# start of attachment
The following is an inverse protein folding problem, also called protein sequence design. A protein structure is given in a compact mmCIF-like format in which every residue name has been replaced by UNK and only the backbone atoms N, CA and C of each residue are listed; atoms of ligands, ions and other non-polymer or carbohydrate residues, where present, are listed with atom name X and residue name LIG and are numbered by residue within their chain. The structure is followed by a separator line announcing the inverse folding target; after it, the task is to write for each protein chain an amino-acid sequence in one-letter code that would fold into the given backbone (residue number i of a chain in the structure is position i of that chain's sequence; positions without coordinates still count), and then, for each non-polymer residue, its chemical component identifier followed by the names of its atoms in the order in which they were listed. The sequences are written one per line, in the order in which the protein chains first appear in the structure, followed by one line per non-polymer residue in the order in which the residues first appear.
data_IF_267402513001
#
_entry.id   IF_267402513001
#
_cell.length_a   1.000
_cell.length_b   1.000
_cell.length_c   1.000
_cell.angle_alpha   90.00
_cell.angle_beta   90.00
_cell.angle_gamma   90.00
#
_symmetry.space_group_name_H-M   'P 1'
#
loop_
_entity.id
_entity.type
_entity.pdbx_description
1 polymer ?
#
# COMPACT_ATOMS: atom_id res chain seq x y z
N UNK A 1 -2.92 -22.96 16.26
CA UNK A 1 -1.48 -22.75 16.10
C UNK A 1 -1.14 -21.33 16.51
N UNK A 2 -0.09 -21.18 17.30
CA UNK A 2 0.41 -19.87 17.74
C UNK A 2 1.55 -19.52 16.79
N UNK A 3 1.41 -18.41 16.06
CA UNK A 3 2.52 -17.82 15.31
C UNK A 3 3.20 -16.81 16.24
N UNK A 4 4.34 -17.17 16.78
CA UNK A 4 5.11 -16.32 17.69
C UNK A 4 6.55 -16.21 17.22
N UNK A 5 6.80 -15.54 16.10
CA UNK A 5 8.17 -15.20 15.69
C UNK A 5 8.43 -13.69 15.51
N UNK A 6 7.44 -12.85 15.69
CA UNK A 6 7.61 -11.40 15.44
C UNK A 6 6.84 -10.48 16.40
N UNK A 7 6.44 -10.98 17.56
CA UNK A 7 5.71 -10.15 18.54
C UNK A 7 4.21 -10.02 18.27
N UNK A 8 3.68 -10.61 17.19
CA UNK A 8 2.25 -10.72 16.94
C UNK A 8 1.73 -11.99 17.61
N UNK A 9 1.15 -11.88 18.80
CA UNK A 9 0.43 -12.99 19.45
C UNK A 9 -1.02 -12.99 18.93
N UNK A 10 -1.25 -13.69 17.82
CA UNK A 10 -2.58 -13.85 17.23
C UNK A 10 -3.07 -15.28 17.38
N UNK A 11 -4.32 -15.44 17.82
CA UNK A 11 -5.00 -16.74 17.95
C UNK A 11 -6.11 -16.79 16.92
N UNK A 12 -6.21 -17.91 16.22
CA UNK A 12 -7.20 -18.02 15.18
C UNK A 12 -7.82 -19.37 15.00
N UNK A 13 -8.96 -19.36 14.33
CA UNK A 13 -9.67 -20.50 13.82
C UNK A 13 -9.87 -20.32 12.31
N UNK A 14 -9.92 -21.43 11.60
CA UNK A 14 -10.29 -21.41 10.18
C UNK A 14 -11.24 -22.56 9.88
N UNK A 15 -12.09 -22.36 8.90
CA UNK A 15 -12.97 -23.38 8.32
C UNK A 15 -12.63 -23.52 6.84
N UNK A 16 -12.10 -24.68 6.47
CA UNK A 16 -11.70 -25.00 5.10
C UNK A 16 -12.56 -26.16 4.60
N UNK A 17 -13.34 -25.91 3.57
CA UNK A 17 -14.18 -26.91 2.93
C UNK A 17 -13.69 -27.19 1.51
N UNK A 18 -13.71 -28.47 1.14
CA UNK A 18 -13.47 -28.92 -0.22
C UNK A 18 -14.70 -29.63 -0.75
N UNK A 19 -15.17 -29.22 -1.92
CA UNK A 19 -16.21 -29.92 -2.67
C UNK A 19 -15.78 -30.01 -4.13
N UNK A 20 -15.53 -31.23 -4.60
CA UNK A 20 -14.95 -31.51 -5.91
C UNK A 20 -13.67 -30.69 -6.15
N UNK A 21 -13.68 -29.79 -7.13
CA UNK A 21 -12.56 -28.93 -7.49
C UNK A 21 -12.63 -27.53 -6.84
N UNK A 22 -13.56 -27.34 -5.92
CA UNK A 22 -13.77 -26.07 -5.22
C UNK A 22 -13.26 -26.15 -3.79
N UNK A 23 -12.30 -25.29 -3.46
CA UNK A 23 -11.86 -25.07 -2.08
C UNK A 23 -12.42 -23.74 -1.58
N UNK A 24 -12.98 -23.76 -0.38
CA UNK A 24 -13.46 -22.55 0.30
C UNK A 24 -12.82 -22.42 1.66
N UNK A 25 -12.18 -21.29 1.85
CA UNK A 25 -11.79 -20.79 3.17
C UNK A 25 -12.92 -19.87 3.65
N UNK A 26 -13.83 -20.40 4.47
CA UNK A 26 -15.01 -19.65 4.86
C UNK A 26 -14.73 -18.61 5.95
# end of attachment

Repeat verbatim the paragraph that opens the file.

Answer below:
The following is an inverse protein folding problem, also called protein sequence design. A protein structure is given in a compact mmCIF-like format in which every residue name has been replaced by UNK and only the backbone atoms N, CA and C of each residue are listed; atoms of ligands, ions and other non-polymer or carbohydrate residues, where present, are listed with atom name X and residue name LIG and are numbered by residue within their chain. The structure is followed by a separator line announcing the inverse folding target; after it, the task is to write for each protein chain an amino-acid sequence in one-letter code that would fold into the given backbone (residue number i of a chain in the structure is position i of that chain's sequence; positions without coordinates still count), and then, for each non-polymer residue, its chemical component identifier followed by the names of its atoms in the order in which they were listed. The sequences are written one per line, in the order in which the protein chains first appear in the structure, followed by one line per non-polymer residue in the order in which the residues first appear.